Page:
Today I ventured out to 798, Beijing’s home to contemporary art. The site of the art world here in Beijing is itself worth the hike. The galleries have taken up residence in a disused electronics factory that was apparently built by the East Germans, by the look of things, in the 1950s. As I was guided around the space by one of my fellow ArtSlant contributors, I was amazed at the buildings, much more than I was by the art: the original Bauhaus style with Communist slogans still sprawled across the walls made the buildings sights to behold.
I was struck by the immensity of the spaces as well as the design – dwarfing Chelsea’s biggest spaces, and making art gallery hopping in Paris appear as precious as a tea party.
That said, I didn’t think that the galleries always used their spaces to their advantage. Pace Beijing for example, had both an extraordinary building and an exhibition of work by the hottest name on the US art scene, Sterling Ruby. The Pace gallery occupies a former arms factory, a building made prominent by a sawtooth profile roof with repeating clerestories.
Despite the height of the ceilings, the clerestories ensure they come so low that the space becomes effectively horizontal. Nevertheless, some of the Ruby sculptures were extreme in their verticality and thus had to be hidden behind supporting concrete pilons. And the result was a closing down of the building on the art work, completely distracting from the reason we are presumably enticed inside. I was so much more intrigued by the building than Ruby’s sculptures, and yet, in another space, the reverse may have been true.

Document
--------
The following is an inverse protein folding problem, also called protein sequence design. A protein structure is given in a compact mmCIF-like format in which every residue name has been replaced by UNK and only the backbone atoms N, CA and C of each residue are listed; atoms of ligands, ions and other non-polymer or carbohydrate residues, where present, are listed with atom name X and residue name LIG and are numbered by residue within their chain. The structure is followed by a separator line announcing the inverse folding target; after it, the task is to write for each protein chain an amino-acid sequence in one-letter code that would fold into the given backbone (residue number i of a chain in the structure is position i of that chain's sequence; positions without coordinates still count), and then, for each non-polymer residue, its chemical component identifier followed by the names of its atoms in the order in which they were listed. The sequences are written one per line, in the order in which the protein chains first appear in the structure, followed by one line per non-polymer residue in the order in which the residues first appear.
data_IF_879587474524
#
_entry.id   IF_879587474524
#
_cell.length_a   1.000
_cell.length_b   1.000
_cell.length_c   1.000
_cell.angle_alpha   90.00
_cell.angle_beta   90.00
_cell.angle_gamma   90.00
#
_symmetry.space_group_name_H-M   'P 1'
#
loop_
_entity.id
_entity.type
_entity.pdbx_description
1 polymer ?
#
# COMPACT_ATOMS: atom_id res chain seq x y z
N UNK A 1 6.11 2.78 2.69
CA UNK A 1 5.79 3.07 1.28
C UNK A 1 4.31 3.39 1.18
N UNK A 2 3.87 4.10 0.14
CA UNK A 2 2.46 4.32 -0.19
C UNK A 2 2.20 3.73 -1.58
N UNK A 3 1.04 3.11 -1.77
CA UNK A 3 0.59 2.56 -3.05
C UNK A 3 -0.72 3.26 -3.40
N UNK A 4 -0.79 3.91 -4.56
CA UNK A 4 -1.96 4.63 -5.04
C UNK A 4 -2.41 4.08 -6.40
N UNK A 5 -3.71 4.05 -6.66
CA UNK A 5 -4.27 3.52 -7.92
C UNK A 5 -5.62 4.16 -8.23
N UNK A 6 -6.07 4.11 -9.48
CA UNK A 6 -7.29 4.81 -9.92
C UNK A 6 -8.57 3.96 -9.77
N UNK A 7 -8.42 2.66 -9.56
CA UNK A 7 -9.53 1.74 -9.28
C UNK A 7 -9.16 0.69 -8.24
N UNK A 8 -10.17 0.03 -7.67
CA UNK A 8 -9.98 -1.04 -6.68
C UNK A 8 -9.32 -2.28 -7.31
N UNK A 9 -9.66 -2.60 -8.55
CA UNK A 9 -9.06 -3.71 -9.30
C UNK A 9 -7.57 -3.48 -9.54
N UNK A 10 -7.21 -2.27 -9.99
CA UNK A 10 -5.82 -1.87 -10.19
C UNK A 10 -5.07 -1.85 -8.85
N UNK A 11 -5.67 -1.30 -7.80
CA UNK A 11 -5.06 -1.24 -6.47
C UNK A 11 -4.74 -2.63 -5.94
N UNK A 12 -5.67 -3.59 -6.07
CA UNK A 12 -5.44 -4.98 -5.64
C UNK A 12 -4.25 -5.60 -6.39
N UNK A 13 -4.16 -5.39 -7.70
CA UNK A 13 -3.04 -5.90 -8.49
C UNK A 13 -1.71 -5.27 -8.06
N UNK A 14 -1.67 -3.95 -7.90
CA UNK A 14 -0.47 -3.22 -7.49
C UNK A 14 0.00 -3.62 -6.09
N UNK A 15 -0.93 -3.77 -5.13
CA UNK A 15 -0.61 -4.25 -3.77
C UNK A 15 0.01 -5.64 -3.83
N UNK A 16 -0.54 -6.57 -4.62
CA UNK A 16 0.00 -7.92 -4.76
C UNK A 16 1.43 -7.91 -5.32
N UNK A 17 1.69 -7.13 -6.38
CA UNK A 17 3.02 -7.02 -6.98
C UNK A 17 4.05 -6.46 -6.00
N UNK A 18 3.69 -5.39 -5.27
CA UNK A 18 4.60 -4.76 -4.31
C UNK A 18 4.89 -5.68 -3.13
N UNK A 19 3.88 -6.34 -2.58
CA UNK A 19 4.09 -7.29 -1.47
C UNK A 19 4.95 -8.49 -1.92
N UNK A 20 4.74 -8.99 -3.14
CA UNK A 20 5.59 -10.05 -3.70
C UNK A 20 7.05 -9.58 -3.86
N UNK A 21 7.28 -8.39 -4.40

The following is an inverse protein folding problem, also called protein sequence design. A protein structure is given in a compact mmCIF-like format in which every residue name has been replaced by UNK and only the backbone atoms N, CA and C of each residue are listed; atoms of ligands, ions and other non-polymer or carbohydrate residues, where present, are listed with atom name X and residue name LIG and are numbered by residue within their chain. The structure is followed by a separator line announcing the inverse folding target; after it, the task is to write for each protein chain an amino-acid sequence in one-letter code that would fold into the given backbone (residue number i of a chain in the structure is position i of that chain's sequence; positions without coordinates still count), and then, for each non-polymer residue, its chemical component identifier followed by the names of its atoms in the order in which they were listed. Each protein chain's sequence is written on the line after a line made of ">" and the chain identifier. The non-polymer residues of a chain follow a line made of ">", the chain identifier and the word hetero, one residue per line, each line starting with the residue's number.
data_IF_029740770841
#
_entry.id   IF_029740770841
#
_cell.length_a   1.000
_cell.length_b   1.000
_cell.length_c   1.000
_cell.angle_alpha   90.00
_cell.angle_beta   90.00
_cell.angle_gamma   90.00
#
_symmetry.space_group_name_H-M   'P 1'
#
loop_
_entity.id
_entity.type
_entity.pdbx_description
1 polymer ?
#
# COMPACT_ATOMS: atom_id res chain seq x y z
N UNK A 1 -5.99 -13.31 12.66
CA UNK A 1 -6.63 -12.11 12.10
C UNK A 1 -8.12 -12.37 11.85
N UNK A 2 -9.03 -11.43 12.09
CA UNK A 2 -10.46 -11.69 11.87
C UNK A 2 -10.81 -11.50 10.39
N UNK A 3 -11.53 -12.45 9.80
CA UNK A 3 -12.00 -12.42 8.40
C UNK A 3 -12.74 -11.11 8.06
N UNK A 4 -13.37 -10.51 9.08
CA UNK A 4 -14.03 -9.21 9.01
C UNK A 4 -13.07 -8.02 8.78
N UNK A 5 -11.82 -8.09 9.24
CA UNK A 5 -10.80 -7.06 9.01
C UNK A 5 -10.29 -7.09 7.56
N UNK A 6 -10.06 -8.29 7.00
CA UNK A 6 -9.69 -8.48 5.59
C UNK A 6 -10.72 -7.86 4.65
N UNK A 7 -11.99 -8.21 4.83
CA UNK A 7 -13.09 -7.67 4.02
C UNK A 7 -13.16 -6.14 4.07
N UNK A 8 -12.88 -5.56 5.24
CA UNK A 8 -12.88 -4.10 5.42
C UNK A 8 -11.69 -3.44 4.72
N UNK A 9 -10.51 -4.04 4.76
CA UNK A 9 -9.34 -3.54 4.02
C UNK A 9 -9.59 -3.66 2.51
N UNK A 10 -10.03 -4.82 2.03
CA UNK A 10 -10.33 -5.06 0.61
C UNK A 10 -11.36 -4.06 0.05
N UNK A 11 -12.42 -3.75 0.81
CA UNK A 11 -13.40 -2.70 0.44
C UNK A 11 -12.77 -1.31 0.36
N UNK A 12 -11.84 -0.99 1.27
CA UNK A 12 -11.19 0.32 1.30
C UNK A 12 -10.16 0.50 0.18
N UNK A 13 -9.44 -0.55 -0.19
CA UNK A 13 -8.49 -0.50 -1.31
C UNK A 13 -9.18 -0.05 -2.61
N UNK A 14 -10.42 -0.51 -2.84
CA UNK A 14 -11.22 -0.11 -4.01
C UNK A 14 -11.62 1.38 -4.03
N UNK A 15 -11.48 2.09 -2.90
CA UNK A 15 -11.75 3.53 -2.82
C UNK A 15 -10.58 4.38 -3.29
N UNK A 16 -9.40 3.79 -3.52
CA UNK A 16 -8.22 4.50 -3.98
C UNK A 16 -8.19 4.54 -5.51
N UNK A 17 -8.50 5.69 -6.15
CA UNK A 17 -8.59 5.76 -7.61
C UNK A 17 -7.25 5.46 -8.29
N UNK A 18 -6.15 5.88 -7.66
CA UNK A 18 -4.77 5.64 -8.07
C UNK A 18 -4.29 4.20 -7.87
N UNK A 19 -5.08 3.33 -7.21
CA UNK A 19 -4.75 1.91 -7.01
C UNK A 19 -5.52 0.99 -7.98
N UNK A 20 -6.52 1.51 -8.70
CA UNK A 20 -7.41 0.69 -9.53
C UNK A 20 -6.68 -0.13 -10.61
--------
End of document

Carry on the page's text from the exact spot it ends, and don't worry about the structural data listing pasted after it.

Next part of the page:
A highlight of the day was the non-profit art center, Ullens Centre for Contemporary Art. But again, it wasn’t so much the art that appealed to me, rather, the whole experience of visiting the space is what I will take home with me.
As a part of their “service,” I was greeted by a young man who showed me around an exhibition by Los Angelean Walead Beshty. The man went to great pains to explain the art to me — all about transition and transportation of art to the museum; it was okay, but nothing earth-shattering.
And as he meticulously pronounced certain words, slowly and carefully to ensure comprehensibility, it was all I could do to stop myself telling him that he was far more interesting to me than the art. Though the art wasn’t as chintzy as some of the work I had seen during the day, the young man fascinated me because he had clearly read the script and was regurgitating it with great competence. I wanted to know what was not in the script.
(Images: Pace Beijing; Party Members in 798; Tatsuo Miyajima, Ashes to Ashes, Dust to Dust Also on exhibition at UCCA; Walead Beshty; Courtesy Frances Guerin)